This is only a representative start, not a thorough investigation, but it will do for the purposes of this article. For any member of the Pharisaical sect to have a friendly conversation with Jesus would be considered consorting with the enemy, with public enemy number one, in their eyes. To be caught doing so would have meant that Nicodemus would lose a great deal of his influence and status.

But he came anyway. Notice in John 3:2 that he came by night. This was done to maintain secrecy. That he was successful in keeping his visit secret is evident from John 7, where he tries weakly to protect Jesus from an unfair arrest, and is asked by his fellow Pharisees, "What, are you from Galilee, too, now? Look into the prophecies and you'll find that the Christ is not supposed to be a Galilean" (my paraphrase). They seem surprised at him, indicating that they had no inkling he had been converted.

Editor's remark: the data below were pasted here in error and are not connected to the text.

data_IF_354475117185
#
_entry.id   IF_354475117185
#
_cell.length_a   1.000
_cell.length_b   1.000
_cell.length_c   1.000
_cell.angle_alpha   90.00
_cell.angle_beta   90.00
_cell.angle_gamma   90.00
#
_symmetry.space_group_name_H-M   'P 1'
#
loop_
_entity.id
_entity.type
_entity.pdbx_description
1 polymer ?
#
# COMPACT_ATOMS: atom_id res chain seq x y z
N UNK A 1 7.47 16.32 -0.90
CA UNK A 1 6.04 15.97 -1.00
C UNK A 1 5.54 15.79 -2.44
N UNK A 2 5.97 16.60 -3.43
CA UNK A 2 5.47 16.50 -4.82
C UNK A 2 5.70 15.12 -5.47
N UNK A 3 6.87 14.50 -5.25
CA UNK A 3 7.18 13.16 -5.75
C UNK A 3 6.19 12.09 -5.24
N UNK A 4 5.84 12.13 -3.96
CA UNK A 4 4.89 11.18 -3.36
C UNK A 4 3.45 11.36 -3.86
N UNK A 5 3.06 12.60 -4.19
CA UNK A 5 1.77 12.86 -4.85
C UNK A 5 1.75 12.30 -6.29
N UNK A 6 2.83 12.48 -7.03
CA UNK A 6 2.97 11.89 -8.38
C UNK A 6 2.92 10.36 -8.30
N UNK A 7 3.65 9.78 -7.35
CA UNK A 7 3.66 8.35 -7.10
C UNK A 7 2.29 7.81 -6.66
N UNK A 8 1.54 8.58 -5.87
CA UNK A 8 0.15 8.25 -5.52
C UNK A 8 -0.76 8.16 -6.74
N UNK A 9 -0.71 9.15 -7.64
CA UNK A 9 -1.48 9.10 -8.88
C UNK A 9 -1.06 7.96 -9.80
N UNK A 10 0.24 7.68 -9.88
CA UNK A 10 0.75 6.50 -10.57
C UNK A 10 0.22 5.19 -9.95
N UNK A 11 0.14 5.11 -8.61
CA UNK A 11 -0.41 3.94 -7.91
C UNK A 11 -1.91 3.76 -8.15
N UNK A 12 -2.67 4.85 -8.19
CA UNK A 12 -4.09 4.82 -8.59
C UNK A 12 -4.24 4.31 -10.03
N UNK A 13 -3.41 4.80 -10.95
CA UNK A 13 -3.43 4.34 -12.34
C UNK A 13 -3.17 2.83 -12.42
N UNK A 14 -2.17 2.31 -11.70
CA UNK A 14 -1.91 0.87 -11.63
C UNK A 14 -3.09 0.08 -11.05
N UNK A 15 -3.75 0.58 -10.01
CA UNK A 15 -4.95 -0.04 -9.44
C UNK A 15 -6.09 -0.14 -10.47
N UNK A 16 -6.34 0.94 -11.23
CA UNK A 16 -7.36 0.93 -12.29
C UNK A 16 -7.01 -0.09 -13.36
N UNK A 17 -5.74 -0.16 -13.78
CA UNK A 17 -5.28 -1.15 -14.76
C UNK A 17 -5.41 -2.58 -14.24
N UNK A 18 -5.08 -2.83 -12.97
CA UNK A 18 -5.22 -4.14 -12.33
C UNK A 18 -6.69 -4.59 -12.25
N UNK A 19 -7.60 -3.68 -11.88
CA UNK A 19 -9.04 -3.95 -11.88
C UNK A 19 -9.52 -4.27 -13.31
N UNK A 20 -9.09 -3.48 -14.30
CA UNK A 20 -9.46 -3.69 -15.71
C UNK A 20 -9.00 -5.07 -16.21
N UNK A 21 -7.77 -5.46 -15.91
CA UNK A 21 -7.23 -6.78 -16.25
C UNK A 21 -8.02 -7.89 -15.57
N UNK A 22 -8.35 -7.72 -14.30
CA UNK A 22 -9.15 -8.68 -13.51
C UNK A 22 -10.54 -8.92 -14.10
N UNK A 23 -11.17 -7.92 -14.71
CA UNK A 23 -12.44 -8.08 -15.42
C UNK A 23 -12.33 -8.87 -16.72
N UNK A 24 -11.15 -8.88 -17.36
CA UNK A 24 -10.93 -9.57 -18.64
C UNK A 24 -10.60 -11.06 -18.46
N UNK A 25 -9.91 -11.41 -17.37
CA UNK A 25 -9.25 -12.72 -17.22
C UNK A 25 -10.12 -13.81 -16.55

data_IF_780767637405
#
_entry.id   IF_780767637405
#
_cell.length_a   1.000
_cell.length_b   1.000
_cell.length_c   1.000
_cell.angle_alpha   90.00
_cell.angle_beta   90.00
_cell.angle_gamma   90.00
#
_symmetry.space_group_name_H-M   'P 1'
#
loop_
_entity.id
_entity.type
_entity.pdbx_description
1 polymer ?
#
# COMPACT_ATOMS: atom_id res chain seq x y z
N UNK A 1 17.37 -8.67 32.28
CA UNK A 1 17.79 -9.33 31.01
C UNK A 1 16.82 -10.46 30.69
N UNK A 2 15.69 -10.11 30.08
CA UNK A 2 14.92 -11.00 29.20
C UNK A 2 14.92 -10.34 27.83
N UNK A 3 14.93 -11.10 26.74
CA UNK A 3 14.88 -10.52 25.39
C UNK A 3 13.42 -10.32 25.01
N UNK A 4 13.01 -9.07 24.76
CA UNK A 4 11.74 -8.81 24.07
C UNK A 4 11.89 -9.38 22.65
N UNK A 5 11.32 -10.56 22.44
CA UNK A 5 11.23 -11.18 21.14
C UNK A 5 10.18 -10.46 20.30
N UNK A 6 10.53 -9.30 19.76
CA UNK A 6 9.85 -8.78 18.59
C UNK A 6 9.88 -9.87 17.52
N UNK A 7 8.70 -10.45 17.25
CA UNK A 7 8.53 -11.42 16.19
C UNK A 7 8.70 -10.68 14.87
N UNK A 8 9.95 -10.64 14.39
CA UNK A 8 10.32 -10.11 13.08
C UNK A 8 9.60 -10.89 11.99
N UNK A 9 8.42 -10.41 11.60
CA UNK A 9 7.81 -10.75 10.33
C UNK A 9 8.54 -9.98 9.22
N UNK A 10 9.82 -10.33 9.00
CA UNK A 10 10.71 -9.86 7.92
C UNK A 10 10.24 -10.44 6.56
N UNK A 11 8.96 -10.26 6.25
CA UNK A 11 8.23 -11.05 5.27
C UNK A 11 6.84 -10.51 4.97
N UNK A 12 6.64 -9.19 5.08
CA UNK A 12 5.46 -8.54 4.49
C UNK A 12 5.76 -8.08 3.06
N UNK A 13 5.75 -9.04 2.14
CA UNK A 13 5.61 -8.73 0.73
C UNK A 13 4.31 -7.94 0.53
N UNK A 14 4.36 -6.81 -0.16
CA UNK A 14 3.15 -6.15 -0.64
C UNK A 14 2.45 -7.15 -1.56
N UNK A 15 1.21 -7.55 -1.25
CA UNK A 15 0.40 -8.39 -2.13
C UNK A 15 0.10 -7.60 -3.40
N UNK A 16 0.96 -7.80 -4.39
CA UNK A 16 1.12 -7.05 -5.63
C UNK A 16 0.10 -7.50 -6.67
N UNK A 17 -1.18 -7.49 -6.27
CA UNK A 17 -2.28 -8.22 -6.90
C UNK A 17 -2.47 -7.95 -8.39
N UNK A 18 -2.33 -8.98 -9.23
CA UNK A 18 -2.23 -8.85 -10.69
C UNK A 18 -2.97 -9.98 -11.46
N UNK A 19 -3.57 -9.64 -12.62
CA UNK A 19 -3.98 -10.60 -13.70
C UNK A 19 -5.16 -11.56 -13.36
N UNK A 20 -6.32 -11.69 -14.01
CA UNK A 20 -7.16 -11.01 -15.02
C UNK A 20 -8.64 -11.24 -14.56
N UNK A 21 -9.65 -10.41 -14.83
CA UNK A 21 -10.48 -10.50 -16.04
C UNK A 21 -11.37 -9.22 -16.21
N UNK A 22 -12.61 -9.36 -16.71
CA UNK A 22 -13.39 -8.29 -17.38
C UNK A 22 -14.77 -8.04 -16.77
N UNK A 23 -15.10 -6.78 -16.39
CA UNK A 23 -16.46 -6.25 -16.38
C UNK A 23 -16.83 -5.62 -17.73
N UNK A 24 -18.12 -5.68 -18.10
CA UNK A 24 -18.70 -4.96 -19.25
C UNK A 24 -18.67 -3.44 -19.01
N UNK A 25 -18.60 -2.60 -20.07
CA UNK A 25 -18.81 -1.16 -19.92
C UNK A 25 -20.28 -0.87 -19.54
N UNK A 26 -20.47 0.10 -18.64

Keeping Nicodemus' circumstances in mind, ponder the reason for his opening confession, "Rabbi, we know that You have come from God as a teacher; for no one can do these signs unless God is with him." What is behind his words, between the lines? He's saying, "OK, look. You and I both know how we Pharisees have given you down the road for challenging our piety and authority. But just between you and me and the garden wall, we know you are from God. We know God is the source of your words and your power, whatever we might accuse you of in public." This is an astonishing confession. You can almost hear him gulping, see him shifting his feet, feel him turning a little red, as he says it. It very nearly amounts to an admission that Jesus is the Messiah; for who has truly "come from God" but "He who descended from heaven," as Jesus points out in verse 13. A Pharisee would not lightly use such words as "you have come from God" and "God is with you" of any Rabbi. His confession raises the question, if they suspect Jesus' true identity, why is Nicodemus the only man there that night? Why are the rest not lined up on the sidewalk behind him, waiting their turns?